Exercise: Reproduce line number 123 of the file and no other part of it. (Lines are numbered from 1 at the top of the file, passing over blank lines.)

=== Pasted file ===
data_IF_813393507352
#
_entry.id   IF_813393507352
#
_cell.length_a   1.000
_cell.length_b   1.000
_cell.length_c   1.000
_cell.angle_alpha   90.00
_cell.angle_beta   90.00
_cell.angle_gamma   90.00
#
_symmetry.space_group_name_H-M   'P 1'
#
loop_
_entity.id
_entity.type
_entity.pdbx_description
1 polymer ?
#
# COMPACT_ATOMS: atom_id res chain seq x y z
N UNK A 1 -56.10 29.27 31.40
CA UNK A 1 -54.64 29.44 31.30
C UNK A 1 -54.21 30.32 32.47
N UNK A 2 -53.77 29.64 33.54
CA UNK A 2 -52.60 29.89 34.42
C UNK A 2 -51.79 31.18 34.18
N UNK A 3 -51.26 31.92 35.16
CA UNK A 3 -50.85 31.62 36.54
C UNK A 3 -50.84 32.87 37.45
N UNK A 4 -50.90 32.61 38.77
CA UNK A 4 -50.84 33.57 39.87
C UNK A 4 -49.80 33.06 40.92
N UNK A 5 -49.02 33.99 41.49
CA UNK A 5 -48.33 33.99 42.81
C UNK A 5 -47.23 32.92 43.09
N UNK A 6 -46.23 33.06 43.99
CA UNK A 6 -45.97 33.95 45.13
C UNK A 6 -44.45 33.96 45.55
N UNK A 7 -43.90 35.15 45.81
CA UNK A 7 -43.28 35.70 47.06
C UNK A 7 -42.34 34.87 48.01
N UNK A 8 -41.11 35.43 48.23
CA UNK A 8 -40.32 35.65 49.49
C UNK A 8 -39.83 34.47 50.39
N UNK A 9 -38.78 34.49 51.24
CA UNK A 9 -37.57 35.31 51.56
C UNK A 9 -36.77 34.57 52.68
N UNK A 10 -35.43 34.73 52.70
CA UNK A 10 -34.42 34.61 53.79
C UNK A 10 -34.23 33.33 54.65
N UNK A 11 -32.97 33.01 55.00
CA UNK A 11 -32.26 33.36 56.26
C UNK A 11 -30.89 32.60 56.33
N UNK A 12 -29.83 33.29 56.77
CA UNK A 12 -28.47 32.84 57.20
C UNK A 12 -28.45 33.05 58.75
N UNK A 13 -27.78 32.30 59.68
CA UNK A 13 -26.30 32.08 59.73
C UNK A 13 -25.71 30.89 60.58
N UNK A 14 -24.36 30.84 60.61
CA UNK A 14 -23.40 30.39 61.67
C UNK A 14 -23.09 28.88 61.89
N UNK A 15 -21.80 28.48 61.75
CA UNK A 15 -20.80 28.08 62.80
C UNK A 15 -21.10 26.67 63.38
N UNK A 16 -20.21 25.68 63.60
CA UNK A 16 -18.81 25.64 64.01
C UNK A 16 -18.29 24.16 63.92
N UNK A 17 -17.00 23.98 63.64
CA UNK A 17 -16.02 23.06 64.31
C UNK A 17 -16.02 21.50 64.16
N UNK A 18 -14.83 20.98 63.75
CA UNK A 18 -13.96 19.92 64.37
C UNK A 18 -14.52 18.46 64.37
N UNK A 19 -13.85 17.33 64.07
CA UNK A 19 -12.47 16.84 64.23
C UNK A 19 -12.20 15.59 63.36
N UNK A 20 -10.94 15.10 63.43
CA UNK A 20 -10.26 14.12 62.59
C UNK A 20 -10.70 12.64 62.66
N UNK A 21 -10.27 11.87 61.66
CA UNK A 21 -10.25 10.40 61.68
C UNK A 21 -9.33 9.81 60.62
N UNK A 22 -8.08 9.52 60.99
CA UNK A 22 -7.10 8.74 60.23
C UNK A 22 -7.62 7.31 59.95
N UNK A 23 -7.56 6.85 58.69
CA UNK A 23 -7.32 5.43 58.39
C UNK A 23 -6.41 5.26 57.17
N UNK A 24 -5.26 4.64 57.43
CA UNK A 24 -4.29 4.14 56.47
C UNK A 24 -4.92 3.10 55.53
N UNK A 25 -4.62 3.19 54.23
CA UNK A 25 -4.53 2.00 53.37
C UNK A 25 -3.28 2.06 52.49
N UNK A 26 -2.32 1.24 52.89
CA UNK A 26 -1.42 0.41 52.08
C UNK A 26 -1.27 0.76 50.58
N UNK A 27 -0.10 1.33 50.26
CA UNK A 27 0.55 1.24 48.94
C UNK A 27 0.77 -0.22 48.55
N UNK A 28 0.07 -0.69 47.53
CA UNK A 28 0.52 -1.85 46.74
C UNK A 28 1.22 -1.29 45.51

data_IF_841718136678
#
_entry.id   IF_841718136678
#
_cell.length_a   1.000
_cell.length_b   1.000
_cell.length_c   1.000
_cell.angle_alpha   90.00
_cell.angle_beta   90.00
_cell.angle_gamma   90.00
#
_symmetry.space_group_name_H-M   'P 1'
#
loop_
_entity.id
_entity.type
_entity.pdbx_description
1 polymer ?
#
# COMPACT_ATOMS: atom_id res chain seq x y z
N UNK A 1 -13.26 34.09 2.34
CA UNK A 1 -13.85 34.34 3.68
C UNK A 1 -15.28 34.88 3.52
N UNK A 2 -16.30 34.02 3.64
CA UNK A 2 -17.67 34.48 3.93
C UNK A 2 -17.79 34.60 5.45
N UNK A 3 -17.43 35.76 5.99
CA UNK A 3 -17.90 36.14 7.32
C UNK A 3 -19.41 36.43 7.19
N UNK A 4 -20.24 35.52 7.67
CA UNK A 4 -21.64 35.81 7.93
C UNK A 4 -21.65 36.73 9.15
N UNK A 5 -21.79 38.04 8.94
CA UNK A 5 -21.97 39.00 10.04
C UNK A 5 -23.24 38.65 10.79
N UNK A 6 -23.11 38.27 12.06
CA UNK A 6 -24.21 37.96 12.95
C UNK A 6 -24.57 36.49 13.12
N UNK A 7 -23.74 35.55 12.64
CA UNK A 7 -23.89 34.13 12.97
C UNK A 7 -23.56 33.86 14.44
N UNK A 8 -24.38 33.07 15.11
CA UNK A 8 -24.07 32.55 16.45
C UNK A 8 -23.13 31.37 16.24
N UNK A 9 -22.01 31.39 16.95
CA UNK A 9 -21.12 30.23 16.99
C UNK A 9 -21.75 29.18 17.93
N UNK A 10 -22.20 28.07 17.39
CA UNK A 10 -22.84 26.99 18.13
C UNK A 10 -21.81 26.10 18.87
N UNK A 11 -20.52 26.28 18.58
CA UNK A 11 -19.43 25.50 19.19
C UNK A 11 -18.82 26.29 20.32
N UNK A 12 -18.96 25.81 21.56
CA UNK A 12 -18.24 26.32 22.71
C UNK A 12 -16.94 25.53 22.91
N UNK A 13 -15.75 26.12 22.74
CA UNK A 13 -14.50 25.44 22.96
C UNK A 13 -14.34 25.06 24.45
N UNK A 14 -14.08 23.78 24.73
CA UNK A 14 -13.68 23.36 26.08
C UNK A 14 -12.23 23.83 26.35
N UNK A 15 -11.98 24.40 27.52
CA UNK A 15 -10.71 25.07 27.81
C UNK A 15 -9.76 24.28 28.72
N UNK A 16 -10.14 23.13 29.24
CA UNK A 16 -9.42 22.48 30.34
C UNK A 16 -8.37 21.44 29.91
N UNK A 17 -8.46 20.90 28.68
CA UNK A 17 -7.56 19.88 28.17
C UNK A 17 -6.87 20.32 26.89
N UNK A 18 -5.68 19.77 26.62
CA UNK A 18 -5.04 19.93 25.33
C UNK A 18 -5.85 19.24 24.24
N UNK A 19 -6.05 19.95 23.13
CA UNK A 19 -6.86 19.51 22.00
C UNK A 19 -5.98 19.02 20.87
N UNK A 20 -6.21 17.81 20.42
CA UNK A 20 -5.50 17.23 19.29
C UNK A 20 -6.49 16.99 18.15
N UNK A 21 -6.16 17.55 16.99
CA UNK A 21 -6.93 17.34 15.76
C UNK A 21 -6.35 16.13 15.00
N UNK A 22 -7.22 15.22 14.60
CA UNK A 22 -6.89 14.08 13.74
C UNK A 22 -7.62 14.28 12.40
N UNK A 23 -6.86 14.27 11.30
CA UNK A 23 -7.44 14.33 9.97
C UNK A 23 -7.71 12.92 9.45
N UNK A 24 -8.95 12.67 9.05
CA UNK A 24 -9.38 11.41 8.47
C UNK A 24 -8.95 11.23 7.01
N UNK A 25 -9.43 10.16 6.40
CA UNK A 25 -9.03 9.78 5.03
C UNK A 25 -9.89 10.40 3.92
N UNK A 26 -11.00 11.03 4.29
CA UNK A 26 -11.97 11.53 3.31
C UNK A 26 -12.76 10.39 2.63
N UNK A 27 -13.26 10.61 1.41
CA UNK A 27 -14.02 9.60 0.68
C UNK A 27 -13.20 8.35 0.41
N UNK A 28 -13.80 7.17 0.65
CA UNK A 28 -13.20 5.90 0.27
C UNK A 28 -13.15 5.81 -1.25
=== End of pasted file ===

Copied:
#